· Consistent and ongoing record of research for the past six years

· Relevance or importance of the work within the discipline

· Impact of the work on the candidate’s teaching and work with students

PAST RECIPIENTS OF AWARD FOR EXCELLENCE IN RESEARCH AND CREATIVITY

2002 William Cook, History

2003 Nader Asgary, Business

DR. CAROL C. HARTER FACULTY MENTORING AWARD

Criteria (evidence must demonstrate)

· Commitment to teaching that goes beyond the classroom to the student’s intellectual and/or creative development

· Substantial work with students by encouraging research, facilitating scholarly work, and/or creative activities

PAST RECIPIENTS OF FACULTY MENTORING AWARD

1997 Stacey Edgar, Philosophy

1998 William Edgar, Philosophy

1999 Ganie DeHart, Psychology

2000 Stephen Padalino, Physics

2001 Mary Mohan, Communication

2002 Chi Ming Tang, Mathematics

2003 Thomas MacPherson, Art

JOSEPH M. O’BRIEN AWARD FOR EXCELLENCE IN PART-TIME TEACHING

Eligibility

· Six recent semesters of teaching at the College

· Must be teaching during the semester being considered

Criteria (adapted from the Chancellor’s Award for Excellence in Teaching)

· Superb teaching performance over time

· Setting high academic standards for students and helping them attain academic excellence

· Commitment to students, including accessibility outside of class

PAST RECIPIENTS OF AWARD FOR EXCELLENCE IN PART-TIME TEACHING

1997 Amelia Braun, Education

1998 Weston Kennison, English

1999 Luvon Sheppard, Art

2000 Pamela Kurau, Performing Arts

2001 Jonathan Kruger, Performing Arts

2002 Virginia Jurkowski, Business and Communication

Minutes of the Student Affairs Committee, October 21, 2003

Committee Members Present: Michael Lynch, Lacey Zoller, Sanjar Enam, Josh Hyman, Jasmine Tang, Chris Annala, Joe VanRemmen, Roxanne Holthaus, Cristina Geiger, Kim Davies, Emilie Bock, Brian Nash, Jenn Principe

Committee Members Absent: Walter Freed, Duane McPherson, Cristina Rowley, Theresa Zollo

Guest: Charles “Chip” Matthews, Associate Director College Union and Activities

The meeting was called to order at 4:00 pm, and started with an introduction of the members present and our invited guest

New Business:

Late Night Programs: Chip Matthews spoke to the committee about “Geneseo Late Knight”, which takes place from 10pm – 2am on Friday and Saturday nights. This service is aimed at providing quality opportunities and programs for students as an alternative to parties and/or bars. The programming is student driven and funded by the SA. Criteria for programs include that they are alcohol free and free to students. Chip is putting a call out to faculty and staff to participate in programming – applications for funding can be made through the SA. Chip reported that they are working on improving advertising strategies and may be starting a GLK (Geneseo Late Knight) reception, which would be a weekly opportunity for students to submit ideas for programs, fill out grant applications etc. E. Bock discussed low visibility of the program. C. Geiger suggested distributing fliers to each department for posting. K. Davies suggested having the promotional Werewolf visit the library. J. Principe suggested more posters for the residence halls. M. Lynch offered Chip the ongoing help and support of SAC in the future.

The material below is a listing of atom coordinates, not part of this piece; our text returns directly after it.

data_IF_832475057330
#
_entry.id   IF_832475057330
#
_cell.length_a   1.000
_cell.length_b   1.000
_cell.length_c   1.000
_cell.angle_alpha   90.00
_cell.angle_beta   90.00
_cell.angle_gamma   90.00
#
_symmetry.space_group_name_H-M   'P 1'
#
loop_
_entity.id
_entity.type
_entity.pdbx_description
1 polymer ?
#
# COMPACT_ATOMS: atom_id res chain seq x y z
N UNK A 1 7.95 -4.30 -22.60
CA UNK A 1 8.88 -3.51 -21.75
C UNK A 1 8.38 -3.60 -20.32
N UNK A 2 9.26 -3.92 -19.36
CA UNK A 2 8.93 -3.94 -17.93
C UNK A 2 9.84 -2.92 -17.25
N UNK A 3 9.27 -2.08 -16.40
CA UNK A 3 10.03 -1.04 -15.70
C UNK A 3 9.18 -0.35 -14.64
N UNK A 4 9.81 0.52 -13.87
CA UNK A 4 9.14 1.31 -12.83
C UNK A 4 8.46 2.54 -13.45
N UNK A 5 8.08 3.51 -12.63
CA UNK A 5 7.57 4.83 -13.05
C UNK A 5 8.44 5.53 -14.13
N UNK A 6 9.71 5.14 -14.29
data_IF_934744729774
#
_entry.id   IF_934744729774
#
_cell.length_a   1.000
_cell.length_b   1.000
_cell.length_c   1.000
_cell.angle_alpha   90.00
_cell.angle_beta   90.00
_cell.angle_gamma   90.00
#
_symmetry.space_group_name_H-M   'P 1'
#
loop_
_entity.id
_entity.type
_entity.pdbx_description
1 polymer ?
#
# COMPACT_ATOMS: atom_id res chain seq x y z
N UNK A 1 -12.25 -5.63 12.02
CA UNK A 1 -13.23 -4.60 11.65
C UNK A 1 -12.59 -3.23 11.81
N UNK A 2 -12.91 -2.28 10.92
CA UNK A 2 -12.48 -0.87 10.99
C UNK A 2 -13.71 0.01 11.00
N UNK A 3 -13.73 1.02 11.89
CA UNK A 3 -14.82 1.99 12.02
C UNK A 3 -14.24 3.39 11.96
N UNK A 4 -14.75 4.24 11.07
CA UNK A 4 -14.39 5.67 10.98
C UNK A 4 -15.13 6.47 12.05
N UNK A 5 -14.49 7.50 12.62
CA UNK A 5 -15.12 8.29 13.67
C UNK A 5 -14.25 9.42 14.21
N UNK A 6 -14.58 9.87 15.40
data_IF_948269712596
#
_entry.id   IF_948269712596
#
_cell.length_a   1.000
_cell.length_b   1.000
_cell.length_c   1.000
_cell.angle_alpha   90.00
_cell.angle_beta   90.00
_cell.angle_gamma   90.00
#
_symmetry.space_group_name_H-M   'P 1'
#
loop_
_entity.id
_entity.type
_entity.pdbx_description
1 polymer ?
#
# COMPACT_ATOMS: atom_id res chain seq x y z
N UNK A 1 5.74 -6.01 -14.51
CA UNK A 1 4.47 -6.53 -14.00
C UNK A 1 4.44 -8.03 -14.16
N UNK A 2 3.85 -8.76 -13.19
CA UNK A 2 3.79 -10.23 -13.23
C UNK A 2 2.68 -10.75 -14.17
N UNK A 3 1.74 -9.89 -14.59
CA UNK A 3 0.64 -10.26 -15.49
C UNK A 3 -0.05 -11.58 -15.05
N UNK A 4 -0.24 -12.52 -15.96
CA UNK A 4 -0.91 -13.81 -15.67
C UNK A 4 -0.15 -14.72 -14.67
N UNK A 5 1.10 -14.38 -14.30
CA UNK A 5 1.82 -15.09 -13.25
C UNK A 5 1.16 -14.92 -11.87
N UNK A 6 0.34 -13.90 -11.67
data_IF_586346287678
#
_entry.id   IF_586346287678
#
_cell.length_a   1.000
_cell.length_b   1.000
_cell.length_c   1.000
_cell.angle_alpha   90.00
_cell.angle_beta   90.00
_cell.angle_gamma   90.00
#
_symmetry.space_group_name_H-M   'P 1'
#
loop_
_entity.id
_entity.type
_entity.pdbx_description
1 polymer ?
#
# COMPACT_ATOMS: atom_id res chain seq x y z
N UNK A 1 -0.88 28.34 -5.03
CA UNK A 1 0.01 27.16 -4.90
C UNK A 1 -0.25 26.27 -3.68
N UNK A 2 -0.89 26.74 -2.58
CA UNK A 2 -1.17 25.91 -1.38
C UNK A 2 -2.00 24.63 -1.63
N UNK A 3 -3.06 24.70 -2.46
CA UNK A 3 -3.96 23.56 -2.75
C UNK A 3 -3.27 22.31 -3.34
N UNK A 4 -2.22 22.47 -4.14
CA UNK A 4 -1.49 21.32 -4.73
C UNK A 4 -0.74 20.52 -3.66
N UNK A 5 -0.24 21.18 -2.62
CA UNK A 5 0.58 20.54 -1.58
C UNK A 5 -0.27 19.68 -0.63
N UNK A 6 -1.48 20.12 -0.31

Students with Disabilities: Jasmine Tang spoke to the group about a workshop this past September aimed at providing training for assisting students with disabilities. She distributed several sample statements that could be included in syllabi, which would hopefully make students more willing and comfortable to discuss their specific needs. J. Tang further suggested that it might be advantageous to have a student representative to the Office of Disability Services to act as an advocate for disabled students. There was general discussion regarding: assessing students’ needs and documentation for students with disabilities; the potential for students to “fall through the cracks”; and policy regarding inclusion of statements on the course syllabi. M. Lynch will ask Susan Bailey about whether there is any college policy about specific statements that should be included in course syllabi, as well as any advice she might offer.

System-Wide Assessment: J. Hyman brought this issue to the table for general discussion. He has spoken with the chair of the student assembly, and is looking to do something pre-emptive. M. Lynch reported the university faculty senate will be addressing this issue at their upcoming meeting. After general agreement that this sort of system-wide standardized assessment was not appropriate, the discussion was tabled until a future meeting.

Additional Items:

M. Lynch and J. Principe reported that the Student Health and Safety Working Group met on 10-21 to work on implementation of ideas developed last Spring. The group is developing a curriculum, along with a set of resources and a staffing plan, as it works toward submitting a proposal next Spring for a first year seminar.

J. Principe reported on a concern brought to the attention of the student senators about the lack of designated parking for motorcycles. SAC recommended that the issue be taken up with the college parking committee.

J Principe reported that the renewal of Sundance Bookstore’s contract with the college is up for renewal. Kathy Jones is chairing the committee reviewing the renewal of Sundance’s contract, and currently the committee is looking for input from students and faculty. SAC decided to invite K. Jones to the next SAC meeting.